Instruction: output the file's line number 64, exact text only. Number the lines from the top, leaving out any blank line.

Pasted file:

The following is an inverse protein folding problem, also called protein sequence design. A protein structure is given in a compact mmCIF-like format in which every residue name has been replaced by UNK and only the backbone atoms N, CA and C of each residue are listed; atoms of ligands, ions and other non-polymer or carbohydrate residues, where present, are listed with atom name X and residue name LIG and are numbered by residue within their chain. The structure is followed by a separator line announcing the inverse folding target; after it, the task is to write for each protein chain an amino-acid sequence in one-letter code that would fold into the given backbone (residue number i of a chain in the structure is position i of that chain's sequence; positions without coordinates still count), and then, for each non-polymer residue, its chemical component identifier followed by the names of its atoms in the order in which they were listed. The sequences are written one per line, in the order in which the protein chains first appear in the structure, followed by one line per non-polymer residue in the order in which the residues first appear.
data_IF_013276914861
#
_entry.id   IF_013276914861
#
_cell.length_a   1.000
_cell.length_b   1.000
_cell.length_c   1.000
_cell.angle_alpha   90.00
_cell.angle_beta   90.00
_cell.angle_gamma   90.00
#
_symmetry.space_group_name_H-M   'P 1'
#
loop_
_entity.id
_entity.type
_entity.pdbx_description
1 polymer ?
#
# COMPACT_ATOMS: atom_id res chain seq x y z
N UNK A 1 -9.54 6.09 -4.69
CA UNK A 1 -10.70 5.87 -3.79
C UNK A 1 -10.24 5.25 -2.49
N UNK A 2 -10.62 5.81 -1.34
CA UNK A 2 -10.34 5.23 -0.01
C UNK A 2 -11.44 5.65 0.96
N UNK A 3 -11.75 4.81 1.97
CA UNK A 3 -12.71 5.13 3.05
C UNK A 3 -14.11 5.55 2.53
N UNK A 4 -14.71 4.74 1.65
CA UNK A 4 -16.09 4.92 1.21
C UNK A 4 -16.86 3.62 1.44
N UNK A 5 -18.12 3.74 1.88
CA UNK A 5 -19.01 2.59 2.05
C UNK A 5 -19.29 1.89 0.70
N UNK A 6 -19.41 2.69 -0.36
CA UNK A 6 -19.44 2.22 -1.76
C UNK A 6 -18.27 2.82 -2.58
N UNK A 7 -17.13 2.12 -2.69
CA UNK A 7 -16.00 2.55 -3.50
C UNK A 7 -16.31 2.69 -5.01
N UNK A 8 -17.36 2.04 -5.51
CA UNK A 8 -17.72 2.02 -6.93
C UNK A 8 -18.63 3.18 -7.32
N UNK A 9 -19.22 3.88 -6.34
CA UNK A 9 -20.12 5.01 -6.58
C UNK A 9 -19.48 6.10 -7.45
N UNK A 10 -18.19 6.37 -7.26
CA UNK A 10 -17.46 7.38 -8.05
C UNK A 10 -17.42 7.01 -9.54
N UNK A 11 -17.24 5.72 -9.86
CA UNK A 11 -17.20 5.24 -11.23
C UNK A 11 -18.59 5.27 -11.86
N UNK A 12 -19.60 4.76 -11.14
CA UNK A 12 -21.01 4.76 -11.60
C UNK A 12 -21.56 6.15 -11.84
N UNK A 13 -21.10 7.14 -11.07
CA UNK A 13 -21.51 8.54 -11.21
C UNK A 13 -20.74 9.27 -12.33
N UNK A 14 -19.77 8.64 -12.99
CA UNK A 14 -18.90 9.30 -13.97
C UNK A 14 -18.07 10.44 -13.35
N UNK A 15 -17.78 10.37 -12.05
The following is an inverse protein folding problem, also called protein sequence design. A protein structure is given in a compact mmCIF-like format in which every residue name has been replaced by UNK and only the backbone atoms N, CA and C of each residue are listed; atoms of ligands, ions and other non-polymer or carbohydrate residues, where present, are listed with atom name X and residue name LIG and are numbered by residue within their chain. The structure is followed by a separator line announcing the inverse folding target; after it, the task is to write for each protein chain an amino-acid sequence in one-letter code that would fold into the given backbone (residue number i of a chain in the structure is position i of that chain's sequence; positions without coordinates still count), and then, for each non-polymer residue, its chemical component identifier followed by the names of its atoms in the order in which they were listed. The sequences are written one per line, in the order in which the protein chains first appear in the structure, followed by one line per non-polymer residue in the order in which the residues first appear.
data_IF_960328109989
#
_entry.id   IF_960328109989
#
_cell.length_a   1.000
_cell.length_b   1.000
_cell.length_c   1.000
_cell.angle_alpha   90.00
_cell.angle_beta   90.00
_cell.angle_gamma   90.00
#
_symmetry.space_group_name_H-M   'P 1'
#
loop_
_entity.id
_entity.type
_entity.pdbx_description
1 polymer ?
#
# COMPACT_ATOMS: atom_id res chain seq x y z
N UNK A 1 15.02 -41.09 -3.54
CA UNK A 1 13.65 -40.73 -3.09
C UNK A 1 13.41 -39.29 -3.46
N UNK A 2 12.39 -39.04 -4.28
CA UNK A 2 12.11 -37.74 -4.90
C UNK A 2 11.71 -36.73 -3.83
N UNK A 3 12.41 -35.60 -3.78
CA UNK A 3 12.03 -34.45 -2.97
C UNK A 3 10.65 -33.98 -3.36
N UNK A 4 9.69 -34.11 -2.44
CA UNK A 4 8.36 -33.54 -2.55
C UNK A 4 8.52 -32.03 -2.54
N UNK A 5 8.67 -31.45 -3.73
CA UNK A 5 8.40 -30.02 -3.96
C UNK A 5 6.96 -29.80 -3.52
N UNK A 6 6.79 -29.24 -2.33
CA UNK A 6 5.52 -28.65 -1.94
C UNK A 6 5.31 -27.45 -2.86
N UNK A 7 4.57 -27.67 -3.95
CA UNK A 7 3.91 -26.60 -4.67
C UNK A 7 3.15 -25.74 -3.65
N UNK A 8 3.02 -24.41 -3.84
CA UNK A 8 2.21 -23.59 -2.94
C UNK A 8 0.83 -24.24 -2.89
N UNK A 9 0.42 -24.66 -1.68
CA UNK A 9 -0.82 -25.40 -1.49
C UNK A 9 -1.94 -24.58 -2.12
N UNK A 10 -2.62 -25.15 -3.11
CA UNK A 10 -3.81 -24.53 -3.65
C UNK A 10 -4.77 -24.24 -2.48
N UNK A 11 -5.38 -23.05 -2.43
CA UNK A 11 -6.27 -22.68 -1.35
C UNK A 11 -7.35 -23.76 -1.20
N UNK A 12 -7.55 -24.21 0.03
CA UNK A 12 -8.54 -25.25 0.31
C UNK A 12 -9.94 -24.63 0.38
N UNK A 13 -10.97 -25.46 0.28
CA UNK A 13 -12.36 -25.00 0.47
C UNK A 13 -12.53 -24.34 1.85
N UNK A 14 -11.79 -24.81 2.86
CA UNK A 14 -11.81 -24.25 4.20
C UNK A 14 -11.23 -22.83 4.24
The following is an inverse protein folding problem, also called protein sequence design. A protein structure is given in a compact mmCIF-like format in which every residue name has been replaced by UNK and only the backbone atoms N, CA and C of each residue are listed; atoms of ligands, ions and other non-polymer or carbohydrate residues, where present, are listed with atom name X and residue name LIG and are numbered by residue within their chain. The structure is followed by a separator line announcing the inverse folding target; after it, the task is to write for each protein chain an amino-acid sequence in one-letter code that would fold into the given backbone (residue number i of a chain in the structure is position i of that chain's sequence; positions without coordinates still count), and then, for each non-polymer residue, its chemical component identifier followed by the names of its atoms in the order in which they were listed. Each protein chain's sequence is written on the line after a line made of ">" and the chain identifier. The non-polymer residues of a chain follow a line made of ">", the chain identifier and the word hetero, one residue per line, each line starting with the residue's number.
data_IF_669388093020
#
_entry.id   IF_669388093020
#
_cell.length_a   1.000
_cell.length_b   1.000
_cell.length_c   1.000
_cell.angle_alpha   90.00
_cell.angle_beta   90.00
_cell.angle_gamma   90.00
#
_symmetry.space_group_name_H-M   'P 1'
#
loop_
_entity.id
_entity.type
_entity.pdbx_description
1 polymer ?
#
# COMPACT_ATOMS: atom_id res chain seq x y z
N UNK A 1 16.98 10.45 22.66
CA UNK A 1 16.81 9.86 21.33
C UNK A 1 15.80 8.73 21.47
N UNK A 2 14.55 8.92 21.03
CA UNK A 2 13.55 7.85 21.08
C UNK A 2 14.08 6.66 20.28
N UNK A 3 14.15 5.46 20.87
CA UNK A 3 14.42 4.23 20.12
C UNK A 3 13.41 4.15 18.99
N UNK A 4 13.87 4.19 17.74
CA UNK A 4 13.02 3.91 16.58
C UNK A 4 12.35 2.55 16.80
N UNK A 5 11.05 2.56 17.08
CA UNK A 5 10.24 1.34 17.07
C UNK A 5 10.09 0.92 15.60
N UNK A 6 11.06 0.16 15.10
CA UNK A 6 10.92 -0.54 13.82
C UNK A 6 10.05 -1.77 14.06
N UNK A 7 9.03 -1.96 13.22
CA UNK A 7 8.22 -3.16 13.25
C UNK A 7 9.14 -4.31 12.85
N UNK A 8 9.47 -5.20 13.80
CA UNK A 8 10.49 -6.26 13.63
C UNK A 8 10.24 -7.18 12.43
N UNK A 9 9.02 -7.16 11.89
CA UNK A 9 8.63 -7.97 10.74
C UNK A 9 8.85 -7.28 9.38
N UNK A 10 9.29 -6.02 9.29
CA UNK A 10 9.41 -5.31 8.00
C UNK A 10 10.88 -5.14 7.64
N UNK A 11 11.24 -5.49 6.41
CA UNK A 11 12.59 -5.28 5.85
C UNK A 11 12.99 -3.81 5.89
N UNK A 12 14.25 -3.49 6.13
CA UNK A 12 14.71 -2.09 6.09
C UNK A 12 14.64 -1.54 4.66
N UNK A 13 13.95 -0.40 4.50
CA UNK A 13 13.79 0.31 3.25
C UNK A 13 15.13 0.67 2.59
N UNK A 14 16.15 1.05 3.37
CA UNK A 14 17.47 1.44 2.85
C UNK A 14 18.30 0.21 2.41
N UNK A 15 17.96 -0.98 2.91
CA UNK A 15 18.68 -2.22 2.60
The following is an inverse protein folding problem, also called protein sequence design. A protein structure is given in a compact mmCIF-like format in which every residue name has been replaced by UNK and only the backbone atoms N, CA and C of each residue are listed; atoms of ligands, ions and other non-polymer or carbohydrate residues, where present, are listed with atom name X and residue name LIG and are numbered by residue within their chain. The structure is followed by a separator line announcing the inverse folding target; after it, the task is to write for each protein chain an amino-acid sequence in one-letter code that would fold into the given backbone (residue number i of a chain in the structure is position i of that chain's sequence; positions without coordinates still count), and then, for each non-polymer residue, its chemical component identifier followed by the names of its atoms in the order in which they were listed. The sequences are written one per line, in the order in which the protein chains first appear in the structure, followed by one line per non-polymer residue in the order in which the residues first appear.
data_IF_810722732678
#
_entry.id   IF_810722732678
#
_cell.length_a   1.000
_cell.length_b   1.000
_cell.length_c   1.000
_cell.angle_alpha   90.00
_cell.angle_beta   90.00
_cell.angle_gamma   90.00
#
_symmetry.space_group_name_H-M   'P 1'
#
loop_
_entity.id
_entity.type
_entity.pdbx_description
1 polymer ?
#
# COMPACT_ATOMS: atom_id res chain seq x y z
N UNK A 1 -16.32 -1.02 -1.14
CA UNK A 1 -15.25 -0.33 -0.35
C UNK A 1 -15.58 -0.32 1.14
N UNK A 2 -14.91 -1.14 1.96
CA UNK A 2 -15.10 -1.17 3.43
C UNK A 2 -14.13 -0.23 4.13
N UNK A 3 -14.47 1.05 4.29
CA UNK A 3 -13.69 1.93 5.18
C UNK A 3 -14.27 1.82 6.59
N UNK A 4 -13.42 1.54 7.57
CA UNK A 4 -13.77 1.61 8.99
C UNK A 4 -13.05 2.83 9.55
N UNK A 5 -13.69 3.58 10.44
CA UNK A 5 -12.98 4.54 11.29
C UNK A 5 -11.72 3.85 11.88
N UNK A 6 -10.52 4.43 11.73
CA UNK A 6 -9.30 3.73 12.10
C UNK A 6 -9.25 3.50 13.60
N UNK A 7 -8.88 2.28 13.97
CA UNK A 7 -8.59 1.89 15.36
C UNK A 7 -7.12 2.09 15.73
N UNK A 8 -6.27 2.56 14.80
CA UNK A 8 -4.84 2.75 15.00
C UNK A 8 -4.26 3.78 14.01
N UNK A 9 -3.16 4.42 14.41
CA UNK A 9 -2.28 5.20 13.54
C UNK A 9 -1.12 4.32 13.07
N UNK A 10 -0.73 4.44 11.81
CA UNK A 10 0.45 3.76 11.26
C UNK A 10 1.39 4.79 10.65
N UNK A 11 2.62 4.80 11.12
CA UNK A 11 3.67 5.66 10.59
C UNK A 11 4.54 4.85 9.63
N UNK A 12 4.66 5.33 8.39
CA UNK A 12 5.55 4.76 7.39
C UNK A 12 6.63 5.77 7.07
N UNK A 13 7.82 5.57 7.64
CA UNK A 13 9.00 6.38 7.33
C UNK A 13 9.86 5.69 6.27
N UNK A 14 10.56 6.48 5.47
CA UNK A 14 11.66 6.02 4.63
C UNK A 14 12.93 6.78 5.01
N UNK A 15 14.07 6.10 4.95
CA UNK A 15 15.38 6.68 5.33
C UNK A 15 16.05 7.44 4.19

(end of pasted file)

N UNK A 15 -17.78 10.37 -12.05